Living Economics

Guy Glut
A serious surplus of single high-tech men has spawned a flourishing matchmaking industry.

The Silicon Valley has the dubious distinction of being the capital of surplus single men in America, supplanting the once unbeatable Anchorage, AL. Palo Alto, for instance, has 36 percent more men than women (New York Times 4/10/00). And San Jose has the biggest single-man surplus of anyplace in America (Business Week 3/06/00).

Compare that with the national statistics - 43 million single women vs. 36 million single men - and you can see that a romantic crisis has developed and is crying out for solutions (Business Week 3/06/00).

Economic theory predicts that such extreme scarcity would increase the search costs for dates and encourage new businesses that could help contain such search costs.

Indeed, the geek glut has spawned an industry of matchmakers and image consultants. For example, guys and gals can sign up for or to check each other out via the Net. Table for Six (The service has 2,300 members in all, with about 750 of those in Silicon Valley) arranges group activities such as dinners, hang gliding, beer tastings, theater outings and dances.

While these services are not cheap, they save time that is even more valuable. The 24-7 nature of the typical high-tech guy's career often means little time is available for time-consuming date search activities. On the other hand, the average $150,000 to $300,000 annual salary of the Mountain View branch's members of Table for Six can easily afford any expensive match-making services (San Francisco Chronicle 2/11/00). Some men will even ante up as much as $10,000 for a matchmaker to help find them a potential bride (Business Week 3/6/00).

Normally, the law of supply and demand would come to the rescue by the influx of gold-digging gals. But such relief is nowhere in sight. The high cost of living and housing in the Silicon Valley has made it all but impossible to attract any unmarried girls without high-tech skills. With so much money around, living costs in Santa Clara are some 40% higher than in the rest of the country. Costs have exploded the most in home prices, up by 65% in the past five years - more than three times faster than the national average (Business Week 3/27/00).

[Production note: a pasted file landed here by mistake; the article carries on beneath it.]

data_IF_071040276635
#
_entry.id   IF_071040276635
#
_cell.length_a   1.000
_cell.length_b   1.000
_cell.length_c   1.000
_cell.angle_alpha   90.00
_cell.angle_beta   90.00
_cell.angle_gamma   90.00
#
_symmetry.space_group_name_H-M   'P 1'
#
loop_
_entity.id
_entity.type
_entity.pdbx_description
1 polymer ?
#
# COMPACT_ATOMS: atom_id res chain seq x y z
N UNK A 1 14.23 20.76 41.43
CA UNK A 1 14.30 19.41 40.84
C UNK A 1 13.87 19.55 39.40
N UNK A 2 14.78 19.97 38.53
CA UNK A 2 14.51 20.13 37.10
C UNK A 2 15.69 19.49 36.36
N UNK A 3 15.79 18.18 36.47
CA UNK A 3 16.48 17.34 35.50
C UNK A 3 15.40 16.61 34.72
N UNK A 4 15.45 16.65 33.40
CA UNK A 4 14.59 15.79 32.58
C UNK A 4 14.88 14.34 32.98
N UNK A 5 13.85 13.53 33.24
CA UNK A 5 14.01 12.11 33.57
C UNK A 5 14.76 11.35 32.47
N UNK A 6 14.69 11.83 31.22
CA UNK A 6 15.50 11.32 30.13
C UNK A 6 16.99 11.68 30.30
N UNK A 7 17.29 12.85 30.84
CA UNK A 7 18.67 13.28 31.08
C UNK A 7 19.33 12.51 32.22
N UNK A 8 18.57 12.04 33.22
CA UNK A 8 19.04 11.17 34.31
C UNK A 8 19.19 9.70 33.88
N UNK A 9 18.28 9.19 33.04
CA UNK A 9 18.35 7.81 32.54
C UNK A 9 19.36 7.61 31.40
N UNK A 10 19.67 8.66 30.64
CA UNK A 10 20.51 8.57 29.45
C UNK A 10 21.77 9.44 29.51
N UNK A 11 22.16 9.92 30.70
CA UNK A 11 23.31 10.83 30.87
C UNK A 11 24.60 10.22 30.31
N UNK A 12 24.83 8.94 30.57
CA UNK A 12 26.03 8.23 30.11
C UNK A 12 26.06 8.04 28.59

• Bernstein, A. "Down and out in Silicon Valley," Business Week 3/27/00.
  • Conlin, Michelle. "Valley of dolls," Business Week 3/6/00.
  • Knight, H. "Date expectations," The San Francisco Chronicle 02/11/00.
  • Nieves, E. "In man-rich Silicon Valley, it seems like," The New York Times 4/10/00.
  • Stone, B. "Valley of the doll-less," Newsweek 8/16/99.
Access Tools
• Advanced Search
• Browse Micro
Comparative advantage (14) Competitive strategy (27) Costs and opportunities (53) Entrepreneurship (3) Externality (29) Free Market Solutions (17) Free Ridership (3) Game Theory (22) Incentives (13) Income Distribution (25) Information (20) Labor Market (24) Marginal optimization (33) Market Demand (17) Market Entry (9) Market Exit (2) Market Intervention (12) Market Structure (29) Market supply (4) Material Flow (2) Miscellaneous (3) Price Discrimination (17) Pricing Strategy (47) Profit maximization (48) Property Rights (43) Regulation (16) Rent Seeking (2) Risk Taking (12) Scarcity (10) Tastes & Preferences (31) Taxes (7) Technology (9) Type of goods (31) What Price Means (28)
• Browse Macro
Boom and Bust (9) Budget Balance (12) Comparative advantage (13) Economic Development (1) Economic Indicators (6) Fiscal Policy (12) Incentives (1) Income and output (25) Income Distribution (5) Labor Market (6) Money and Credit (20) Regulation (5) Rent Seeking (1) Saving (6) Taxes (4) Technology (1) Trade and Foreign Exchange (30)
• Glossary
List All

• Microeconomics Lectures • Macroeconomics Lectures • Economics Cartoons
• Instructor Log in • Sample TOC • Video Tour
• Student Log in
Instructor Log in

Student Log in

Open Menu